Such familiar homegrown names as Bruce McDonald, Helen Shaver, Jerry Ciccoritti and Paul Gross were among the filmmakers feted at Saturday night's 15th annual Directors Guild of Canada Awards.
The DGC, which represents more than 4,000 people in the country's screen-based industry, handed out 17 honours Saturday aimed to highlight the best directorial work in film and television over the past year. McDonald won best direction of a family series for his work on CBC's Heartland; Shaver took home an award for best direction of a dramatic series for her helming of the Vikings' episode Born Again; Ciccoritti won for best direction of a comedy series for Schitt's Creek; and Gross won best direction of a feature film for his war drama Hyena Road.
Other honoured productions included Guantanamo's Child: Omar Khadr, which tied for best documentary with Haida Gwaii: On the Edge of the World; the miniseries Sons of Liberty; and the mega-hit Orphan Black, which won for best production design on a television series as well as best picture editing for a television series.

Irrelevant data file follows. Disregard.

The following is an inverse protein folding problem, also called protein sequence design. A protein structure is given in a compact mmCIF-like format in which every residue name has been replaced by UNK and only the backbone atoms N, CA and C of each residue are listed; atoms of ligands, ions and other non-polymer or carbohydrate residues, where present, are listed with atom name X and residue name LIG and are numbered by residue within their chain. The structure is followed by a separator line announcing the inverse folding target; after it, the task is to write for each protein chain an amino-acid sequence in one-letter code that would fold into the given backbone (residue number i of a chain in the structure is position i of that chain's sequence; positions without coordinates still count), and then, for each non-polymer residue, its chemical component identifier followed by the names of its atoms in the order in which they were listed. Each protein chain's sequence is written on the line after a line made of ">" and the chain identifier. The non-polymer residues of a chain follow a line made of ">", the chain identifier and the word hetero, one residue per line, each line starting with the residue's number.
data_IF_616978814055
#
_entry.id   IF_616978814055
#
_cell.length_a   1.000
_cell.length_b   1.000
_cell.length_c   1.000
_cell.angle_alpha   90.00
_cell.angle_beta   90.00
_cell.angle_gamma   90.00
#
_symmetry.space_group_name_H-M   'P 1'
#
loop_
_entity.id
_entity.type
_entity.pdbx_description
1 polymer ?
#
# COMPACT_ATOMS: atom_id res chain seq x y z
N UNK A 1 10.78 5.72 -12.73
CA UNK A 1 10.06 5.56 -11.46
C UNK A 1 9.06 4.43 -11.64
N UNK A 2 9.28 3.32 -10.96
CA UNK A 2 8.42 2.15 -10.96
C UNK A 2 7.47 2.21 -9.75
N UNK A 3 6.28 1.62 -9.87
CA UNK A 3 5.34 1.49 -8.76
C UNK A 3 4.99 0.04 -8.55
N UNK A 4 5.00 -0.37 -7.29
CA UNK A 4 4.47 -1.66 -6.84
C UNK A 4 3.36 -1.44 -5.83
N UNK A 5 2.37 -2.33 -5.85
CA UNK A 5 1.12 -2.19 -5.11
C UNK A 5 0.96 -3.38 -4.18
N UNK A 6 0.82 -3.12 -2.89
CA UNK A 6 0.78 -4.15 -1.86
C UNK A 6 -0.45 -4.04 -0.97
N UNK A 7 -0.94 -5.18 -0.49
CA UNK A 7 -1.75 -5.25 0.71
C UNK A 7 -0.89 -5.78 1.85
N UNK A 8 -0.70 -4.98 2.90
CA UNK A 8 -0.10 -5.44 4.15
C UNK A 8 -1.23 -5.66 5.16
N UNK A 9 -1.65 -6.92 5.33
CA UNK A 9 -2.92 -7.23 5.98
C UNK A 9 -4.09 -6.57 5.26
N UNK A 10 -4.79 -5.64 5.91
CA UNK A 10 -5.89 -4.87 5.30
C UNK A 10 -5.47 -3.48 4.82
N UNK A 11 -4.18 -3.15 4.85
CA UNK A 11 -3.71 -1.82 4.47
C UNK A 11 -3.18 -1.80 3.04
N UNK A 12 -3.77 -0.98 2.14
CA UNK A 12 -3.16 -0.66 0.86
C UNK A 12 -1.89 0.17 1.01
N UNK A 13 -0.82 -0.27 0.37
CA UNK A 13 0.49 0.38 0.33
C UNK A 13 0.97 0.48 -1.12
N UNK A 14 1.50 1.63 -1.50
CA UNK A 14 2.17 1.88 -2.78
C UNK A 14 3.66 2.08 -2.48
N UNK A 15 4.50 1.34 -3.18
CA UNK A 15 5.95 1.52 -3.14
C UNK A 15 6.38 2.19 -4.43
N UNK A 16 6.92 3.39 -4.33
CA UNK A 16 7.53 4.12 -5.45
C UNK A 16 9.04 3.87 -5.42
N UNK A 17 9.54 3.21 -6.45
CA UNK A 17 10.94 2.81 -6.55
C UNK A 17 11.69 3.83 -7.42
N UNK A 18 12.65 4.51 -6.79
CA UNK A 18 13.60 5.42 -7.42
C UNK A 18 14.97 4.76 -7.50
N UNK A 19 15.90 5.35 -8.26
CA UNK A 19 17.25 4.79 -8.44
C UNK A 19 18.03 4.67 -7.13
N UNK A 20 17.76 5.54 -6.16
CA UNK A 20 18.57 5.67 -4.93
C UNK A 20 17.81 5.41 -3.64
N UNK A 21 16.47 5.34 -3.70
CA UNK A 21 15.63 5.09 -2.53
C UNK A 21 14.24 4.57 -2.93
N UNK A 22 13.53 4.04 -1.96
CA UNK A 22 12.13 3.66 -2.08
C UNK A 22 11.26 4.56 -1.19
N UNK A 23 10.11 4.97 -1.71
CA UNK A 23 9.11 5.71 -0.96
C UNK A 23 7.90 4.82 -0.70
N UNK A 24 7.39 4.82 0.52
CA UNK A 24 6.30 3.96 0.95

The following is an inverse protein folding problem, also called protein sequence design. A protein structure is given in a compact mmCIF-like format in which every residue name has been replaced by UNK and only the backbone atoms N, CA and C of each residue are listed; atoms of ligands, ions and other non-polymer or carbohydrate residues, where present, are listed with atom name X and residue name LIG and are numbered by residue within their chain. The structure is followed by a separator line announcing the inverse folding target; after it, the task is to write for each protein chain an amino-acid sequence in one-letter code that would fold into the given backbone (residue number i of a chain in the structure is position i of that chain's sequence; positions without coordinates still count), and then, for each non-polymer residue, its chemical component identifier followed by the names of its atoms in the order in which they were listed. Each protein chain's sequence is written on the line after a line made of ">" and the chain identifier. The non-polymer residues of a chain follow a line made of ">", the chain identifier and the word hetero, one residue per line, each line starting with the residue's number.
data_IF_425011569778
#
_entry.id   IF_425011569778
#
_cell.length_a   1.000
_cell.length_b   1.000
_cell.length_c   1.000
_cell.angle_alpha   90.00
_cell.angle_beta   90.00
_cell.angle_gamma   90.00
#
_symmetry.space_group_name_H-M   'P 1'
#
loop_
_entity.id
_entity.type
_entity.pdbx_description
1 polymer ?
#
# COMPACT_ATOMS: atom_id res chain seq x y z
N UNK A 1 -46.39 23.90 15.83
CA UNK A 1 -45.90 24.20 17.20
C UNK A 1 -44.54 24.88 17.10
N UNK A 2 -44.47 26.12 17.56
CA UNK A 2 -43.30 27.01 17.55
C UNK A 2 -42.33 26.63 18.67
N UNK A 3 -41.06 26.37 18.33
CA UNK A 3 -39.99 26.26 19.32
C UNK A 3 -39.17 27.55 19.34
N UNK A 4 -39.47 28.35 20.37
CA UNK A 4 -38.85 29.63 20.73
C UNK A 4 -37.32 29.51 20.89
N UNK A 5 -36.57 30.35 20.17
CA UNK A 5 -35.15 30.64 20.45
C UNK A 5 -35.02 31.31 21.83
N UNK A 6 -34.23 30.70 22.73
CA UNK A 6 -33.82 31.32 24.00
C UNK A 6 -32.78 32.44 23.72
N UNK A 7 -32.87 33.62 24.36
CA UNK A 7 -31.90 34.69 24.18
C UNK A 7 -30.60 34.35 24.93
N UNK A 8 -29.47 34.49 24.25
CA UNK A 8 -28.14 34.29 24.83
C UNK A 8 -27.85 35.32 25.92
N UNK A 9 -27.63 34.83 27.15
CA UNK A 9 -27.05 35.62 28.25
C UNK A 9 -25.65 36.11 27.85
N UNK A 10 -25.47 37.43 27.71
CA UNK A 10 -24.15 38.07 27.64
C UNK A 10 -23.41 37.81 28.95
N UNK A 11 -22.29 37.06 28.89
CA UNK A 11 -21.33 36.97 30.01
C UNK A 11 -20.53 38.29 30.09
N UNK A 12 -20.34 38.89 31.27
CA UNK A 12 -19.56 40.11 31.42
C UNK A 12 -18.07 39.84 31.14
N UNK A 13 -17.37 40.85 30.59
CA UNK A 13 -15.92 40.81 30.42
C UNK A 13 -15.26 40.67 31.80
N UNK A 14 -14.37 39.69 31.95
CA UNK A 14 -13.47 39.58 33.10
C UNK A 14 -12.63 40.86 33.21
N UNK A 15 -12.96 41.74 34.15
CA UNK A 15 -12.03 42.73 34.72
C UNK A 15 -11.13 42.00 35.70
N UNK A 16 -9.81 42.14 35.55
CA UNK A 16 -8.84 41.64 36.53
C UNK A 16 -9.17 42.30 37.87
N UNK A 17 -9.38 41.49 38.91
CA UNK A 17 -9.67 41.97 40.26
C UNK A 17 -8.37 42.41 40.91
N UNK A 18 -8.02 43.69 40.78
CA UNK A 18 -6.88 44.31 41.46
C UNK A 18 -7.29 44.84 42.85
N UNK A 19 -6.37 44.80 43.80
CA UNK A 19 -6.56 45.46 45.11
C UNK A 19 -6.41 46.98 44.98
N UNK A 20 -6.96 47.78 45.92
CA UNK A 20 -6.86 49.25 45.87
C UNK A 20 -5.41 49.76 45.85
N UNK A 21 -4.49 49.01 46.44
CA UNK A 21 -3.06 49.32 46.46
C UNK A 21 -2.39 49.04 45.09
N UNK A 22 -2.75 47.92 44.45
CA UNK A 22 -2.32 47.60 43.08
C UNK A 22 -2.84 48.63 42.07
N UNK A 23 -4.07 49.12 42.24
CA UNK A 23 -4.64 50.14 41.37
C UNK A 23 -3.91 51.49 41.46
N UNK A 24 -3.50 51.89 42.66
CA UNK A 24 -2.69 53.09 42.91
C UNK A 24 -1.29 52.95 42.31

Meanwhile, Canadian film legend Anne Wheeler was awarded the DGC Lifetime Achievement Award. Wheeler is a veteran of the television industry, having directed episodes of everything from Da Vinci's Inquest to Bomb Girls to The Romeo Section. Wheeler also has a long history in feature films, having helmed dramas Better than Chocolate, Edge of Madness and the documentary Chi. (Last year's Lifetime Achievement Award recipient was David Cronenberg.)
At the other end of the spectrum, Quebecois filmmaker Chloé Leriche was honoured with the DGC Discovery Award for her feature, Avant les rues.
The DGC Awards were held at the Carlu in Toronto, and hosted by performer Arisa Cox.